The process of looking less processed


As she so often did, Juliet Capulet of Verona said it best: A rose by any other shape would still be a rose.

Last week brought news of a trend among the makers of processed food — they are trying to make it look less processed.

According to a story written by Candice Choi of the Associated Press, Kraft Foods has finally perfected a way of making processed turkey look homemade. Or at least home-sliced, which to their eyes is the same thing.

Gone are the perfectly round, uniformly thick slices of turkey that look and taste as if they could be used for a coaster. The company’s Carving Board line now makes its turkey to look like the haphazardly shaped leftovers you’d have at home.

Just how they managed to do this is a proprietary secret the company understandably prefers not to share. But the information they have released speaks of a certain kind of genius.

First, a research team looked into the way people carved meats in their kitchens, studying the knives they use and even focusing on the way home-sliced meat tends to have ragged edges. Then they invented a machine that would re-create that look, including a knife that slices the meat differently with each cut. No two packages will be exactly the same, though the turkey (and chicken and ham and roast beef and pulled pork) in each package will all weigh the same and be able to fit inside the same packaging.

The technology and design involved in achieving this new look are truly impressive, and everyone involved should bask in the satisfaction of a job well done. But here’s the thing: It’s still processed meat.

The idea behind this trend is not to make the food more wholesome, it is merely to make the food look like it is wholesome. The working theory is that shoppers believe that homemade food is more authentic and better for you than processed food (and when you look at the sodium and preservatives used in processed food, they are right).

Processed food needs sodium to boost its flavor and preservatives to keep it from spoiling too soon, so instead of actually making it good for you the companies hope to fool the eye and make it look as if it’s good for you.

It isn’t just Kraft. McDonald’s recently unveiled a somewhat healthier and lower-calorie version of its iconic Egg McMuffin called the Egg White Delight McMuffin. It’s the same dish, only with processed white cheddar cheese instead of processed yellow cheddar cheese and, more relevant to the point at hand, egg whites instead of a whole egg.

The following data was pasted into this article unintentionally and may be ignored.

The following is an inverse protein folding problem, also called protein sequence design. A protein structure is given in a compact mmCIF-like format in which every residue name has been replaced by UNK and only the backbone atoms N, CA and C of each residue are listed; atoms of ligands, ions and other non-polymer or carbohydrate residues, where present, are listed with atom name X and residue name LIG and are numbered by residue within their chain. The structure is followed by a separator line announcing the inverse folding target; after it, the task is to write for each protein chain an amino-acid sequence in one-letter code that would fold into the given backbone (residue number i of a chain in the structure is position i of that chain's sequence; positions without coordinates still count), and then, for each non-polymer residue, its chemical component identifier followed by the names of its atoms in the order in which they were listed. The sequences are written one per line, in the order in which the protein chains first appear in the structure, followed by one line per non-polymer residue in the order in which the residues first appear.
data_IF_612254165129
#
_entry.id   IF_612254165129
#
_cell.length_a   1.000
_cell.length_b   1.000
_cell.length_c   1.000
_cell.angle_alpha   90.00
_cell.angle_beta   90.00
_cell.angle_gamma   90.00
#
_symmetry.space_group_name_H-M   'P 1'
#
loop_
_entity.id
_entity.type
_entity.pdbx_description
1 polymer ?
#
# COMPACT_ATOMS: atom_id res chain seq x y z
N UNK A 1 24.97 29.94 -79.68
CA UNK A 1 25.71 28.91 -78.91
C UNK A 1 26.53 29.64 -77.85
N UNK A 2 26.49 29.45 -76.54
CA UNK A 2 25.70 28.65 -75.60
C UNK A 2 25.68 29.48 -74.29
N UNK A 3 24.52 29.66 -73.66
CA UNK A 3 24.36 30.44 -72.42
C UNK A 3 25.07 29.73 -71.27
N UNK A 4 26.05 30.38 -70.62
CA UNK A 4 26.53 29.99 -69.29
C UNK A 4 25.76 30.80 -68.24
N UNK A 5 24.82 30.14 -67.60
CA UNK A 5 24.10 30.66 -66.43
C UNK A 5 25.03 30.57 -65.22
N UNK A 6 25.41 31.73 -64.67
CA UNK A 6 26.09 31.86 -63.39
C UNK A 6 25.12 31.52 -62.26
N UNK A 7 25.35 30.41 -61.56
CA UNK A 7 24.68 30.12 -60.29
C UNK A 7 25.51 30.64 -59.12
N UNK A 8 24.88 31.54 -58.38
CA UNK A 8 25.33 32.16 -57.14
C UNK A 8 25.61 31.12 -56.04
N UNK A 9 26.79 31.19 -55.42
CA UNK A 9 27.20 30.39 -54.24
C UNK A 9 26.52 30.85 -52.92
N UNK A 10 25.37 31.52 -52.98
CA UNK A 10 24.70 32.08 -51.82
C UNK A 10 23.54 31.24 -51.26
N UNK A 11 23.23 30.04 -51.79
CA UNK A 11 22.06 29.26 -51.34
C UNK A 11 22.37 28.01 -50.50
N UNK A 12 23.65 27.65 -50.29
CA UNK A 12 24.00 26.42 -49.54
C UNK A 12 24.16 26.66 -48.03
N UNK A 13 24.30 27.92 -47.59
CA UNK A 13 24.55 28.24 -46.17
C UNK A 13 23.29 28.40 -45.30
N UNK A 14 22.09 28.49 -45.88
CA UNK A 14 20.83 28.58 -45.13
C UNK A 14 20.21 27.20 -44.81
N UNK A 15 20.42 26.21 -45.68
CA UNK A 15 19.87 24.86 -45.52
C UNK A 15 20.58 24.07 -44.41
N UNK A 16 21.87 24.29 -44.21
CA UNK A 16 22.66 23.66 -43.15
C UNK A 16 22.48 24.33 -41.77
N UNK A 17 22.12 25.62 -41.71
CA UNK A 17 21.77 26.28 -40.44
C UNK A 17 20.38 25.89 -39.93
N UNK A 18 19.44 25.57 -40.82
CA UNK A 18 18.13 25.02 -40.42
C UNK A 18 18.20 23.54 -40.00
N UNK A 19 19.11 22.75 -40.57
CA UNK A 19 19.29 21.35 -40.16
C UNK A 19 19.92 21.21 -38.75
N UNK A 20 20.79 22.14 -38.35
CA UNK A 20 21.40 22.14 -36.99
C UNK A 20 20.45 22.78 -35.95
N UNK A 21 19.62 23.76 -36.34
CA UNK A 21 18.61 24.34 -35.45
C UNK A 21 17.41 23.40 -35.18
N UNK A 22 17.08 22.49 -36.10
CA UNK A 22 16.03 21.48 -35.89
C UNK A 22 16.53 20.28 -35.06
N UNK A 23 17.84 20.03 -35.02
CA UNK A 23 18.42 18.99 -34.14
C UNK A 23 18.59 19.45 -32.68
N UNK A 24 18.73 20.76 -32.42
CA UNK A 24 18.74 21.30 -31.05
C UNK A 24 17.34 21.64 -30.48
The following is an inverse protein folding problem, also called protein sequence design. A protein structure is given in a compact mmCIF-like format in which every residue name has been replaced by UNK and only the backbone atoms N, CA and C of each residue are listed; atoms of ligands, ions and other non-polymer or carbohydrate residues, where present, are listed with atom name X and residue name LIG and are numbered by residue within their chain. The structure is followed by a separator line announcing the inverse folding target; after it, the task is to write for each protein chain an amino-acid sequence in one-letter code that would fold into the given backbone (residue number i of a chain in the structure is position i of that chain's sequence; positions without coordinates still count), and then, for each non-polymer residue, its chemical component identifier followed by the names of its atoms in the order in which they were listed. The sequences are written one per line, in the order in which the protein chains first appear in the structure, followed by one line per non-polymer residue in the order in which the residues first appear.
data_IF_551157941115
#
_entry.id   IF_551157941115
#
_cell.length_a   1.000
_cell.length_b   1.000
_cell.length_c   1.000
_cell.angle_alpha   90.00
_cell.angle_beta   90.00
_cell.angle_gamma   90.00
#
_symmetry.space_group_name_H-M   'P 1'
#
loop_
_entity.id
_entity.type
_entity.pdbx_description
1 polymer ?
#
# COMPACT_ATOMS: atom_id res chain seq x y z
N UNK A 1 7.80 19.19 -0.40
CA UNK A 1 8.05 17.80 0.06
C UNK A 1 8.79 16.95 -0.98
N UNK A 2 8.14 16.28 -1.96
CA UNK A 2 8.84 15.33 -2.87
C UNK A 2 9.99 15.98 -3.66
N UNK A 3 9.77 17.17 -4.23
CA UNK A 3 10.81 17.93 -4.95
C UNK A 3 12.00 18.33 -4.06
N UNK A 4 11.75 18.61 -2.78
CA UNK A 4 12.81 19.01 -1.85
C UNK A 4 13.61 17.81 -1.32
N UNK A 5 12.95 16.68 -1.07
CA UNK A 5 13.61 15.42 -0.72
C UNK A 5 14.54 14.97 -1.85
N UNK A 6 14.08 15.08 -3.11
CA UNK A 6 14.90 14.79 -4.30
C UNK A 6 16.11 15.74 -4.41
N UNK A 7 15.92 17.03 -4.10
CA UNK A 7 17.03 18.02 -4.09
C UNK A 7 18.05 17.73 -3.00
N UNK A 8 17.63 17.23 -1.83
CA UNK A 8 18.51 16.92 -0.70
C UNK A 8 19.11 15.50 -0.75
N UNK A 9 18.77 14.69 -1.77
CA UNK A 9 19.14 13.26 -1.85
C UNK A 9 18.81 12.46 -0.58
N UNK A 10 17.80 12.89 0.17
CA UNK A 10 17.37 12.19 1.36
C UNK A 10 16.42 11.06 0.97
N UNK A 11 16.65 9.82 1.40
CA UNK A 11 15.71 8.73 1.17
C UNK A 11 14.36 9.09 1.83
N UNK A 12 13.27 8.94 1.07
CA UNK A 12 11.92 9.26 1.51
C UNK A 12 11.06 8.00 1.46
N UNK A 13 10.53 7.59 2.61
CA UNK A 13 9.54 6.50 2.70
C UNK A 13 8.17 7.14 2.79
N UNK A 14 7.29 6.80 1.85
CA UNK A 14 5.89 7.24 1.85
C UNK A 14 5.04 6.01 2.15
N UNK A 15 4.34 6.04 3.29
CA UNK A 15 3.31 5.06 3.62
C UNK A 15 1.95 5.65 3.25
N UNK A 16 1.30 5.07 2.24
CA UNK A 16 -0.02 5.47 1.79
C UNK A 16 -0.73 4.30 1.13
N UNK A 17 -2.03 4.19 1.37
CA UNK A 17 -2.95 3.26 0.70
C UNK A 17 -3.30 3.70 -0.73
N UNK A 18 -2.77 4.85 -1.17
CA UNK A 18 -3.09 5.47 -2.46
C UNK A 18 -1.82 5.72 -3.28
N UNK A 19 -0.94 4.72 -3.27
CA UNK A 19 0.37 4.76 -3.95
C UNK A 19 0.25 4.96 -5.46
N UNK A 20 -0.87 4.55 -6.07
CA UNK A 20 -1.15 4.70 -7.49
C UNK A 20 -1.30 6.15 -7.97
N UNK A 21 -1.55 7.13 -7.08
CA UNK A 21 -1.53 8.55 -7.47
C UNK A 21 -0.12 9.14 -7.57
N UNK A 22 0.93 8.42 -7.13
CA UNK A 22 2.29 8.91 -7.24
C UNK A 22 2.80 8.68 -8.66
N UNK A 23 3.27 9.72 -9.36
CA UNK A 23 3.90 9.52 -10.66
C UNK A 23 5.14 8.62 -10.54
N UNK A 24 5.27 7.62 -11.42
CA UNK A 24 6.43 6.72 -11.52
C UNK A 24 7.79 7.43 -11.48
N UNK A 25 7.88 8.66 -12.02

You know how the egg in an Egg McMuffin comes in a perfect English muffin-sized disc that looks less like an egg than a flying saucer? Apparently, the McDonald’s people agreed that it looked a little … weird. So their egg-white version is now unstructured and messy and spills over the edges of the sandwich.

And the pizza-makers at Domino’s are now being told to be a little less exacting in their pizza shapes. The relatively high-end Artisan Pizzas come in the form of a rectangle, but the Domino’s honchos have decreed the rectangles shouldn’t be too rectangular. If they are a little misshapen, people will think they look more rustic.

I have never been fond of rectangular pizzas in the first place; it is not a shape that conforms to being tossed into the air. And they aren’t fooling anyone with this decision, or they shouldn’t be. Even with an unruly edge, it is still a Domino’s pizza.

Much the same change is being made at Wendy’s. Their trademark square hamburgers — I have never been fond of square hamburgers, either, except for White Castles — are now becoming a little more rounded. While it is true that Wendy’s burgers are never frozen (except in Alaska and Hawaii), the square patties always made them look processed.

Reality is nothing, perception is everything, say the poseurs. But I prefer to side with Juliet. Taking processed food and processing it further to make it look less processed does not make it homemade.

Contact Daniel Neman at or 419-724-6155.